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    Texas Ag Law: Fannin County – Closed Range or Open Range?

    ©Debra L Ferguson Stock Photography

    Fannin County residents have had an ongoing disagreement about whether the county is closed range or open range.  The District Attorney, Richard Glaser, sought an opinion from Texas Attorney General Ken Paxton to answer this question. As Mr. Glaser explained, “In what has recently become an annual Fannin County tradition, this office has been repeatedly asked whether Fannin County i currently an open- or closed-range county.”  

    According to Mr. Paxton’s opinion, Fannin County is, indeed, a closed range county and livestock owners may not allow their animals to run at large.  [Read full opinion here.]

    Fence Law Basics

    As we have discussed before on this blog and in our Five Strands: a Landowner’s Guide to Fence Law in Texas, the starting point for any fence law analysis is that Texas is an open range state.  This means there is no duty on behalf of livestock owners to fence in their livestock or prevent them from roaming free.  There are, however, two major exceptions that make closed range–rather than open range–the prevailing rule in Texas.  First, a state statute provides that owners of a horse, mule, donkey, cow, bull, steer, hog, sheep, or goat may not “knowingly permit” them from running at large on a US or state highway.  This exception does not apply to Farm-to-Market roads. The exception applies statewide, regardless of any local laws related to open/closed range.  The second exception involves local stock laws, which allow a county or portion of a county to hold elections to determine whether they wish to change from open to closed range.  Many counties enacted this type of local stock law in the early 1900’s.  In 1981, the Legislature recodified the Agriculture Code, including the statutory provisions allowing for local stock laws.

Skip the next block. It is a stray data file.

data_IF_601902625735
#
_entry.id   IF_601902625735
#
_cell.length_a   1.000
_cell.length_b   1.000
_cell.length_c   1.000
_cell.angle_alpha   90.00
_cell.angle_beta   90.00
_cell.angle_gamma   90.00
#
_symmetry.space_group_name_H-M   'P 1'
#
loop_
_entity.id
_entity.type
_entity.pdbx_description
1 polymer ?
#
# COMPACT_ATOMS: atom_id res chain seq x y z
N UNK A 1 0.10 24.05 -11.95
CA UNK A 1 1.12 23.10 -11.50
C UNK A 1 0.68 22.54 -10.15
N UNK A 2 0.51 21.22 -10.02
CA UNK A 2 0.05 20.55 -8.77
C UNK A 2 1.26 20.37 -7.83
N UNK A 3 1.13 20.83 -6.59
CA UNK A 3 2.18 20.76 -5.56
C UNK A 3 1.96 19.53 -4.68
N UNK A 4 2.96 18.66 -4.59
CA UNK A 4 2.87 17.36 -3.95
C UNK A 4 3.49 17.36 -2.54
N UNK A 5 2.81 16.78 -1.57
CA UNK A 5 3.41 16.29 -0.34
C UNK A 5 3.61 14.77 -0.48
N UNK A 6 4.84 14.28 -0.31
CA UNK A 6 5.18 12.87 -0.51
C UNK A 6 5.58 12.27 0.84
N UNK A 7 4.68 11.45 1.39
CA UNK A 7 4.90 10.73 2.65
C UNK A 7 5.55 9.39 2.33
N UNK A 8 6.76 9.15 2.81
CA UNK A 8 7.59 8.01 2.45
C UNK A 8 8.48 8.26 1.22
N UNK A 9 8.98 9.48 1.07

Fannin County Background

    In 1918, Fannin County conducted two local stock law elections to determine whether it should be a closed range county and prohibit animals from running at large.  Specifically, voters passed two separate stock laws.  The first prohibited horses, jacks, jennets, and cattle from running at large and the second made the same prohibition for hogs, sheep, and goats.

    Questions arose about whether these statutes were still in effect given the recodification of the Agriculture Code in 1981.

    Attorney General Opinion

    The Attorney General states that the recodification of the Agriculture Code did not act to repeal or invalidate the local stock laws adopted prior to 1981.  There was no intention to do so in the recodified laws.  Therefore, stock laws passed prior to 1981 remain in effect.  Thus, such laws passed by counties remain in effect.

    Key Takeaway Points

    This opinion offers a good explanation of basic fence law in Texas.  It reminds readers that there are two major but separate exceptions to the open range doctrine in Texas–the “US and state highway exception” and the local stock law exemption.  It is important to determine the status of the law in your own county with regard to whether it is open or closed range.  And, if a county has passed a local stock law, take care to determine whether it applies to the county as a whole or just to a specific portion of the county and pay close attention to the classes of animals to which it applies.

    Finally, for a much more comical analysis of this opinion, check out this article by Ken Herman at the American-Statesman.




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